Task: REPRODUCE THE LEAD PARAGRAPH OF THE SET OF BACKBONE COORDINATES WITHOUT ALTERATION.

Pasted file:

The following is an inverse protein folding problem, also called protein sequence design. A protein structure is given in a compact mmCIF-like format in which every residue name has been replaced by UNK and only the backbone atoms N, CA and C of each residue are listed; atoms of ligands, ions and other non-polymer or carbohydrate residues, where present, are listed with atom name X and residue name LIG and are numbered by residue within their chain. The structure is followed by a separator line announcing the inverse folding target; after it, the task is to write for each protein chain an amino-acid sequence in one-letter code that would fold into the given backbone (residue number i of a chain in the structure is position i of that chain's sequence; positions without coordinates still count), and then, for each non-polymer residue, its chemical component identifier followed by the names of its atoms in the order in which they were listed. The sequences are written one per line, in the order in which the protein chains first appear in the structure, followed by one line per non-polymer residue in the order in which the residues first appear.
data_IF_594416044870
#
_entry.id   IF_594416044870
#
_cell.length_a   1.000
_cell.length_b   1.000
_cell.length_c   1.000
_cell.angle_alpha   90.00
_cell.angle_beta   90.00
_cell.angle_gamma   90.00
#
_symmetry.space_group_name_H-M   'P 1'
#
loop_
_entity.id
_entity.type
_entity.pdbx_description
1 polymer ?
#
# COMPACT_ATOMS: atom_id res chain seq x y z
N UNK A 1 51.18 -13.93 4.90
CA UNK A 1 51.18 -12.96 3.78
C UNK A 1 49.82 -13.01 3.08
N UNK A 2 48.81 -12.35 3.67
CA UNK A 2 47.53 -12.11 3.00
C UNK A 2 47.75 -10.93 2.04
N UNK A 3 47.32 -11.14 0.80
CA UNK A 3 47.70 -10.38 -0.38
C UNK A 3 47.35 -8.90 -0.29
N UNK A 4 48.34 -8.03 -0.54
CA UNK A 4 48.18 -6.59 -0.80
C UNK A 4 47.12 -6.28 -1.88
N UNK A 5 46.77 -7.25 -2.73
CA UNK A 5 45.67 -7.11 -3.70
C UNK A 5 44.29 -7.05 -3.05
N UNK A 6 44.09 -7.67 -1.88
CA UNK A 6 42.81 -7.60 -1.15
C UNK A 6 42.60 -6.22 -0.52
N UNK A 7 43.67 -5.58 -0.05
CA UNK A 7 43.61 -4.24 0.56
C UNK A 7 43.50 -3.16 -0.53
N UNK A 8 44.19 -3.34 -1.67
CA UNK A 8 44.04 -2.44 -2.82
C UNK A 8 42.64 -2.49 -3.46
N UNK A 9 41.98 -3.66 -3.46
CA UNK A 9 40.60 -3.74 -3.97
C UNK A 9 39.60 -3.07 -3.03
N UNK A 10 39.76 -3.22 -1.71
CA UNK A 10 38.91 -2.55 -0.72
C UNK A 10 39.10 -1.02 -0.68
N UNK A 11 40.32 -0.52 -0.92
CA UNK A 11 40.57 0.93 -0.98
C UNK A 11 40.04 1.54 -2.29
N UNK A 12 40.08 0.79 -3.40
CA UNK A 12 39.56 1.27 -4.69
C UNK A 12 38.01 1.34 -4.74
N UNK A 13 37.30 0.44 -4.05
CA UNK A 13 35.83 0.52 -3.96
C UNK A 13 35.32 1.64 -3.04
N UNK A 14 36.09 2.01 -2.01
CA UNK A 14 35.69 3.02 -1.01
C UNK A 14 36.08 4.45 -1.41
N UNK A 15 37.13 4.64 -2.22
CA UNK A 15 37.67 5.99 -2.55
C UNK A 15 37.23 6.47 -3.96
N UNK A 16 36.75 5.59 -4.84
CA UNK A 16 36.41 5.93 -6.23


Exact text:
The following is an inverse protein folding problem, also called protein sequence design. A protein structure is given in a compact mmCIF-like format in which every residue name has been replaced by UNK and only the backbone atoms N, CA and C of each residue are listed; atoms of ligands, ions and other non-polymer or carbohydrate residues, where present, are listed with atom name X and residue name LIG and are numbered by residue within their chain. The structure is followed by a separator line announcing the inverse folding target; after it, the task is to write for each protein chain an amino-acid sequence in one-letter code that would fold into the given backbone (residue number i of a chain in the structure is position i of that chain's sequence; positions without coordinates still count), and then, for each non-polymer residue, its chemical component identifier followed by the names of its atoms in the order in which they were listed. The sequences are written one per line, in the order in which the protein chains first appear in the structure, followed by one line per non-polymer residue in the order in which the residues first appear.